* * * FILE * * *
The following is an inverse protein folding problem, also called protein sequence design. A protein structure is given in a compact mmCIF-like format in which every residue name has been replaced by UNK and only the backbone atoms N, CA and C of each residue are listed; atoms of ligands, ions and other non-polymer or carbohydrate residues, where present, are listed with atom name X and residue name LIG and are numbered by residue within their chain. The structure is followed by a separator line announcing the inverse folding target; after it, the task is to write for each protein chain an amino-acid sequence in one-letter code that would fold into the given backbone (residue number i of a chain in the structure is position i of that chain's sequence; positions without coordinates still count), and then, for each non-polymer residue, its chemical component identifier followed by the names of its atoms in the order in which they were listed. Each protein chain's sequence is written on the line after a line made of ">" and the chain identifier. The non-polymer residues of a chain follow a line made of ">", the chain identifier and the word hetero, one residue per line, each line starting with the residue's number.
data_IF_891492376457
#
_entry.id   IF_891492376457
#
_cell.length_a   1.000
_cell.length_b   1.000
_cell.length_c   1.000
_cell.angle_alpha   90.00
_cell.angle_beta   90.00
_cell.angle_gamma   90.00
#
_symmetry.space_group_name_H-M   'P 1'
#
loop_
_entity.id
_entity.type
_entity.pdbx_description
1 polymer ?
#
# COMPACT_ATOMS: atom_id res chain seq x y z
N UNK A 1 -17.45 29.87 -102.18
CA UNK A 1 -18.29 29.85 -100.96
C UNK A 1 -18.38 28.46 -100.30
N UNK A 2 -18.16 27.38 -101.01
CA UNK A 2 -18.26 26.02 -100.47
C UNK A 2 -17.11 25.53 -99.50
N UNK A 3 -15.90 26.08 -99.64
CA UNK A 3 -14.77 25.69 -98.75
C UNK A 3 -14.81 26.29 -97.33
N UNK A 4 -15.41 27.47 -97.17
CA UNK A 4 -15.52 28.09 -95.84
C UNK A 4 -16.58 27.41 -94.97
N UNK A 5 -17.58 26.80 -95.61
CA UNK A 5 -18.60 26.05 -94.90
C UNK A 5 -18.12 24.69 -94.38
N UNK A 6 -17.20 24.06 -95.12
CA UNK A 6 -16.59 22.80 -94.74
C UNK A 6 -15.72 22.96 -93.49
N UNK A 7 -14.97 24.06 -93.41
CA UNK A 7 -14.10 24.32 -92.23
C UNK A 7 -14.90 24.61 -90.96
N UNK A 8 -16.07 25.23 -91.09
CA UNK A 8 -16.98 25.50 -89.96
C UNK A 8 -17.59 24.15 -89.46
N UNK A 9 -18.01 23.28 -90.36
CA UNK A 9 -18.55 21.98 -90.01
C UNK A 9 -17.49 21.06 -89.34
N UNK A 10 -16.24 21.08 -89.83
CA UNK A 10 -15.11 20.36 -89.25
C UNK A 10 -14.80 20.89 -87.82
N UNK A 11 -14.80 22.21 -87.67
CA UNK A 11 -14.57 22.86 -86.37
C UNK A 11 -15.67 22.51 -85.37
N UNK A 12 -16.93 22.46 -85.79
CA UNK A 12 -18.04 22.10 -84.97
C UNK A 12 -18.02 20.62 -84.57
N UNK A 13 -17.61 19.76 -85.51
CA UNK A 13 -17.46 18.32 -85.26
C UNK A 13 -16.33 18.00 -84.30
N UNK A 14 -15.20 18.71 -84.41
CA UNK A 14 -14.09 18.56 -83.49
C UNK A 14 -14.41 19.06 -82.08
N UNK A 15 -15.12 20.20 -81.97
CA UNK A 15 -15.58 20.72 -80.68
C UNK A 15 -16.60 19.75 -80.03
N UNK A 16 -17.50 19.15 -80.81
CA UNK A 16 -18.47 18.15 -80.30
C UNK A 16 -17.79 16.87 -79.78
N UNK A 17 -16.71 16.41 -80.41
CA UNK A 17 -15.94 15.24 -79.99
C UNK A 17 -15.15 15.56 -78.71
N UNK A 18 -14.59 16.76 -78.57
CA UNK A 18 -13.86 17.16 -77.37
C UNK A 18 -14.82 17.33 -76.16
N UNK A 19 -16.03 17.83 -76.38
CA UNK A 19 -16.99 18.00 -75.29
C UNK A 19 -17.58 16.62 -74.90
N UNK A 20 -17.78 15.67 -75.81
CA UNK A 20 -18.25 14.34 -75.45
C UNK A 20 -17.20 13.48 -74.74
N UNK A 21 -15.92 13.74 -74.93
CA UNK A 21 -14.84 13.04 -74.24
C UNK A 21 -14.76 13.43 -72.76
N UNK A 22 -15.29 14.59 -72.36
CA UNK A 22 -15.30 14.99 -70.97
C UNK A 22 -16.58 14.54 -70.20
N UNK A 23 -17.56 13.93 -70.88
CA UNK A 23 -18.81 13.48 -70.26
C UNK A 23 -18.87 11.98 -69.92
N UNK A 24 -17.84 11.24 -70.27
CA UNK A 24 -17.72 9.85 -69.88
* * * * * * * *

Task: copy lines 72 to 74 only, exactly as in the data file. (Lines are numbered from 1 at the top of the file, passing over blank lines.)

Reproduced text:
C UNK A 17 -15.15 15.56 -78.71
N UNK A 18 -14.59 16.76 -78.57
CA UNK A 18 -13.86 17.16 -77.37